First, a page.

Connect Azure Databricks to Microsoft Purview
Connect and Manage Azure Databricks in Microsoft Purview
This week the Purview team released a new feature, you’re now able to Connect and manage Azure Databricks in Microsoft Purview.
This new functionality is almost the same as the Hive Metastore connector which you could use earlier to scan an Azure Databricks Workspace. This new connector is an easier way to setup scanning for your Azure Databricks Workspace.
Note that this feature is currently in Public Preview.
The connector supports or will support:
- Extracting technical metadata including:
- Azure Databricks workspace.
- Hive server.
- Tables including the columns, foreign keys, unique constraints, and storage description.
- Views including the columns and storage description.
- Fetching relationship between external tables and Azure Data Lake Storage Gen2/Azure Blob assets.
- Fetching static lineage on assets relationships among tables and views.
Let’s have a look how to setup this connector, before you can start make sure you have the following Prerequisites in place:
- Microsoft Purview account with Data Source Administrator and Data Reader permissions.
- Self-Hosted Integration Runtime.
- Personal access token in Azure Data Bricks.
- Cluster in Azure Data Bricks.
Register the Azure Databricks Workspace
- Select Data Map on the left pane and select Sources.
- Select Register.
- In Register sources, select Azure Databricks and click on Continue.
- On the Register sources (Azure Databricks) screen, do the following:
- Enter a name that Microsoft Purview will list as the data source.
- Select the subscription and workspace that you want to scan from the dropdown list.
- Select a collection.
Setup the Integration Runtime
- Select Data Map on the left pane and select Integration Runtime.
- Click on New.
- Select the Self-Hosted.
- Enter a name and description, click on create.
- Copy the authentication key.
Configure the Self-Hosted Integration Runtime
On an Virtual Machine in Azure:
- JDK 11, must be installed, not another version, I tried it with 17 and 19 this is not working. To download the JDK 11, you need to have an Oracle account.
- Visual C++ Redistributable for Visual Studio 2012 Update 4 must be installed.
- The Self-Hosted integration runtime, the minimal supported Self-Hosted Integration Runtime version is 5.20.8227.2. More information, on how to Create and configure a Self-Hosted integration runtime.
- After installing the SHIR paste the authentication key in the Gateway to start the communication. Wait before the communication start.
- Reboot your Virtual Machine to continue.
After rebooting, Select Data Map on the left pane and select Integration Runtime and check if the SHIR is running.
Setup the Scan
The last step to configure is the scan.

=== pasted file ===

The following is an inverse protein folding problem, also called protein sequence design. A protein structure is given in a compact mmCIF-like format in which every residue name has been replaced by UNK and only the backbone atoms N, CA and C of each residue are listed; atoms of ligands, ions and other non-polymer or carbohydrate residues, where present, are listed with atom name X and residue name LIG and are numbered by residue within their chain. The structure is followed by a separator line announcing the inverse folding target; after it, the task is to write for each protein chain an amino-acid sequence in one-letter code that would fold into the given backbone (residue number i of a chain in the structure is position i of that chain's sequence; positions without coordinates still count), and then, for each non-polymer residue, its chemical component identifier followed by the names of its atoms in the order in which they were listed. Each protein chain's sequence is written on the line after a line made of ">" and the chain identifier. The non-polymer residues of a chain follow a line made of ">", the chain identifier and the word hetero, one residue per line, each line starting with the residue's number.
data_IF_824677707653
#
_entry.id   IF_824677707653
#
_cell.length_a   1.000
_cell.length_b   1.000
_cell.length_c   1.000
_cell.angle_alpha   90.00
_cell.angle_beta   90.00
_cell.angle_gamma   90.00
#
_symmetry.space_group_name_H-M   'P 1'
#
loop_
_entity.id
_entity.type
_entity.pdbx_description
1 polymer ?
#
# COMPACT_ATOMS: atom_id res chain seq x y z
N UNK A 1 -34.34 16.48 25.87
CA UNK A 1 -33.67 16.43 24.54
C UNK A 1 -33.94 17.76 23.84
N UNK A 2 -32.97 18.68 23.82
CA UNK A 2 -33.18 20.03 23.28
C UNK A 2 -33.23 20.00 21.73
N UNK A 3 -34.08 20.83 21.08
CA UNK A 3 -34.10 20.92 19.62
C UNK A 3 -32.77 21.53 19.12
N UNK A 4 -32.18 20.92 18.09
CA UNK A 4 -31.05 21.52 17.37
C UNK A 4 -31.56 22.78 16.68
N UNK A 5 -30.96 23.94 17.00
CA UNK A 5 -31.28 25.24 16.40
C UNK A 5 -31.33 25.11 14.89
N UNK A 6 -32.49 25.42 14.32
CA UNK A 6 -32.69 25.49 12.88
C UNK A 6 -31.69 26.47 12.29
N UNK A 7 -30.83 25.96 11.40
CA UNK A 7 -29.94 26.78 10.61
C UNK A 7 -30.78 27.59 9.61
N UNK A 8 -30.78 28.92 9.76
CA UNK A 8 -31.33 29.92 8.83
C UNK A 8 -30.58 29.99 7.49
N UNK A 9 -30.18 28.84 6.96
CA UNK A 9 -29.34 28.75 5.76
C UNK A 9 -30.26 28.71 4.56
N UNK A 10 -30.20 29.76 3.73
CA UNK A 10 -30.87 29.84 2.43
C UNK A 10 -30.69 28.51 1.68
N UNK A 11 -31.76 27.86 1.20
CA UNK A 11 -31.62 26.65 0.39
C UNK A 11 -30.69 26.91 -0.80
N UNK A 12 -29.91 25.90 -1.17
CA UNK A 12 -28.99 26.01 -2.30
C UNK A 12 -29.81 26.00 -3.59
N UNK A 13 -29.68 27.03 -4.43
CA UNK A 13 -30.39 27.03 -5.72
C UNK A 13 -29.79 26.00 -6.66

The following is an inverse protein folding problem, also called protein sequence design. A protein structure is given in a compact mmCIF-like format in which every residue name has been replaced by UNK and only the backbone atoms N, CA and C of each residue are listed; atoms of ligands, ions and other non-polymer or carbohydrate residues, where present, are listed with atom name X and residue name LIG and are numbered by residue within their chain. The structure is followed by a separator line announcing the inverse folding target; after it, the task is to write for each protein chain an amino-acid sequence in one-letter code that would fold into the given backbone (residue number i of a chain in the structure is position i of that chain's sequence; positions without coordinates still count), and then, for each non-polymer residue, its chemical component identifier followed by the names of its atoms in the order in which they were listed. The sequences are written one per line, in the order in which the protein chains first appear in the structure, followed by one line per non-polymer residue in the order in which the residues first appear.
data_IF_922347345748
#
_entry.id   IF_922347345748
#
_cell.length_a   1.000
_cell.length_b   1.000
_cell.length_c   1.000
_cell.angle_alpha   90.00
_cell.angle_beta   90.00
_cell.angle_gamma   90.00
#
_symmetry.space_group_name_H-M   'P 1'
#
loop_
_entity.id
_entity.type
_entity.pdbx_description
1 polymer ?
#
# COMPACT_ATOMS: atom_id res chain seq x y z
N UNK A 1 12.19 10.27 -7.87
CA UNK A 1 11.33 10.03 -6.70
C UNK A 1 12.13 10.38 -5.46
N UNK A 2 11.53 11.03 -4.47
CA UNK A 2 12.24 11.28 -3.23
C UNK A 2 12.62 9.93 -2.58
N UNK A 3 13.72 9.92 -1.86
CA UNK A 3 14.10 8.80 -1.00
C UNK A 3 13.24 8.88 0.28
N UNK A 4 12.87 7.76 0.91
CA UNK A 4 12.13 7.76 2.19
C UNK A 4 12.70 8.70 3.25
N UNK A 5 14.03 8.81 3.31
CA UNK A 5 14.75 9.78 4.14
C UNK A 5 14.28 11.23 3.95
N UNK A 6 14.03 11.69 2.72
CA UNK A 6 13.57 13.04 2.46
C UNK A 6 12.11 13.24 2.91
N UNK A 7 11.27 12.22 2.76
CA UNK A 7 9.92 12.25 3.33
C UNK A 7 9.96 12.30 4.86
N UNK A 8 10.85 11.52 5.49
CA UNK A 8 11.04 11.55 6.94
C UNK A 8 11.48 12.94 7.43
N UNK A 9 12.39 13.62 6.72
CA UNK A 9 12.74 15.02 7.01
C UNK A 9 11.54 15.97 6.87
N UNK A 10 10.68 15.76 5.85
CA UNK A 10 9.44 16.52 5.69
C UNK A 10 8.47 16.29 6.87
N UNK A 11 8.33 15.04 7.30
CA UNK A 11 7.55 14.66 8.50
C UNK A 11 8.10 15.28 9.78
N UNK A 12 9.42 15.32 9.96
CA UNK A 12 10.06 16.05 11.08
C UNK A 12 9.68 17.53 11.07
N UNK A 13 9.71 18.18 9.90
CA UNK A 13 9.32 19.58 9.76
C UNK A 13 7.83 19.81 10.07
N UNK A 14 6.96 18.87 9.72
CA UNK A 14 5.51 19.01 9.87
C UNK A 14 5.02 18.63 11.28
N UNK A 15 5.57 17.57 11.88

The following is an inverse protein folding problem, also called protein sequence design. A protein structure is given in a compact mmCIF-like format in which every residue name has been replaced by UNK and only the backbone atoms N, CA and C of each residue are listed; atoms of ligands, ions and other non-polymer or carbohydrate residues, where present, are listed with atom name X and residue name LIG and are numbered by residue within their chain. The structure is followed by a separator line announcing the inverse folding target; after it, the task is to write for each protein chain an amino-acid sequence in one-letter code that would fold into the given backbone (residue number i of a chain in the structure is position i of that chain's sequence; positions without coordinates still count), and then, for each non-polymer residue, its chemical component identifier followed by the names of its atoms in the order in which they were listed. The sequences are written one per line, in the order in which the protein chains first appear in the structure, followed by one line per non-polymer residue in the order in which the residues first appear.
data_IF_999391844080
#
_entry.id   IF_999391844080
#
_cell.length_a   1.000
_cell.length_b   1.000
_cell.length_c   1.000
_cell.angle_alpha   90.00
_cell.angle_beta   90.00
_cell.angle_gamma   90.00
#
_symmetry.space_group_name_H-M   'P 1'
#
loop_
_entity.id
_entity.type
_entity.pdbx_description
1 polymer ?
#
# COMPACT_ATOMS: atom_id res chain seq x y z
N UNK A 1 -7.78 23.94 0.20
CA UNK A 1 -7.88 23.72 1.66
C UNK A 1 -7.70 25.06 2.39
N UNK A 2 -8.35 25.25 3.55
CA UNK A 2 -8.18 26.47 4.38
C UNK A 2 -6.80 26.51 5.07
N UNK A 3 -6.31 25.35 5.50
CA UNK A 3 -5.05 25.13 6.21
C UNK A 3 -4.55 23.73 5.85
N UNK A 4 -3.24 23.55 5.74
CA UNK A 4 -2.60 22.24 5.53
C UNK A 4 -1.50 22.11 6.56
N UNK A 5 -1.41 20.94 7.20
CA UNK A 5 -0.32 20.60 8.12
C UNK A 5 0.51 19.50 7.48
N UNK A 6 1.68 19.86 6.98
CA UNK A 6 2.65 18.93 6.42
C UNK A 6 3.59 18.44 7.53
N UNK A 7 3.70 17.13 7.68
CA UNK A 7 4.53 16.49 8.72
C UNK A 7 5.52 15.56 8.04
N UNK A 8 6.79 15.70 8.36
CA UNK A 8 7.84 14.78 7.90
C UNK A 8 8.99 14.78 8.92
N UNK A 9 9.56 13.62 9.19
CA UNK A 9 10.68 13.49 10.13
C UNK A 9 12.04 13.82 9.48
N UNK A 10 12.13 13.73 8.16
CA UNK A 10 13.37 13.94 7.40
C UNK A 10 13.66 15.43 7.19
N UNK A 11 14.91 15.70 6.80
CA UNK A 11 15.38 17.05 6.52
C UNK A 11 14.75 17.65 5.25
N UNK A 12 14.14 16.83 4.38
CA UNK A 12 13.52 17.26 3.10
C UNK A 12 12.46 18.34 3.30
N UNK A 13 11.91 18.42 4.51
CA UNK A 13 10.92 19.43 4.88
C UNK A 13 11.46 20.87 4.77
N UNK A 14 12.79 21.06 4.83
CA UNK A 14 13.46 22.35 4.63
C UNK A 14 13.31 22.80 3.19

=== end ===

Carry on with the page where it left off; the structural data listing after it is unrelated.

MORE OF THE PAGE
- Select Data Map on the left pane and select Sources and select the Azure Databricks you just created.
- Select New Scan.
- Name, create a logical name for your scan. Weekly, Monthly, Once or a different name. TIP, add your clustername or id to the scanname. You need to create a scan for every cluster in an Azure Databricks workspace. This way you can see the difference between the clusters.
- Connect via IR, select the SHIR you just created.
- Credential, select the Personal Acces token, which is stored in de Azure KeyVault.
- Cluster ID, Specify the cluster ID that Microsoft Purview need to connect to, to perform the scan.
- Mount Point, if you have external storage manually mounted to Databricks, you provide the locations here. Use the following format /mnt/<path>=abfss://<container>@<adls_gen2_storage_account>.dfs.core.windows.net/.
- Maximum memory available: Specify the maximum memory available in GB to be used by scanning processes. If the field is left blank, 1 GB will be considered as a default value.
The default location of the cache in your VM is C:\Windows\ServiceProfiles\DIAHostService\AppData\Local\Microsoft\AzureDataCatalog\Cache. Unselect the checkbox if you want cache to be stored in a different location.
Click on continue.
Select the trigger you want. Click on save and run.
Check if the scan starts, be aware that the scan will trigger your Azure Databricks cluster to start.
Browse and search assets
Once the data is scanned you can browse and search the Metadata.
- Select Data Catalog on the left pane and select Browse Assets.
From the Databricks workspace asset, you can find the associated Hive Metastore.
Select the Azure Databricks and click on edit details on the right side.
Click on Hive Metastore, on the Related tab you can see the Hive DB and the assets. Click on one of the assets to see the lineage when applicable.
The first steps towards a Native integration of Azure Databricks is now available in Microsoft Purview, but we’re not there yet.
If you want to have a more extensive lineage and can read more details from the Notebooks execution including Delta Lake than, I advise you to use the
Azure Databricks to Purview Lineage Connector.
In the notes of this Solution Accelerators, is noted “With native models in Microsoft Purview for Azure Databricks, customers will get enriched experiences in lineage such as detailed transformations.” So hopefully we can expect more in the future.
Be aware that lineage is available at the asset level not at column level, hopefully that will arrive soon.
In the notes of the above Solution Accelerators, is noted “With native models in Microsoft Purview for Azure Databricks, customers will get enriched experiences in lineage such as detailed transformations.” So hopefully we can expect more in the future.
Like always in case you have questions, do not hesitate to contact me.
More details on above topic can be found here: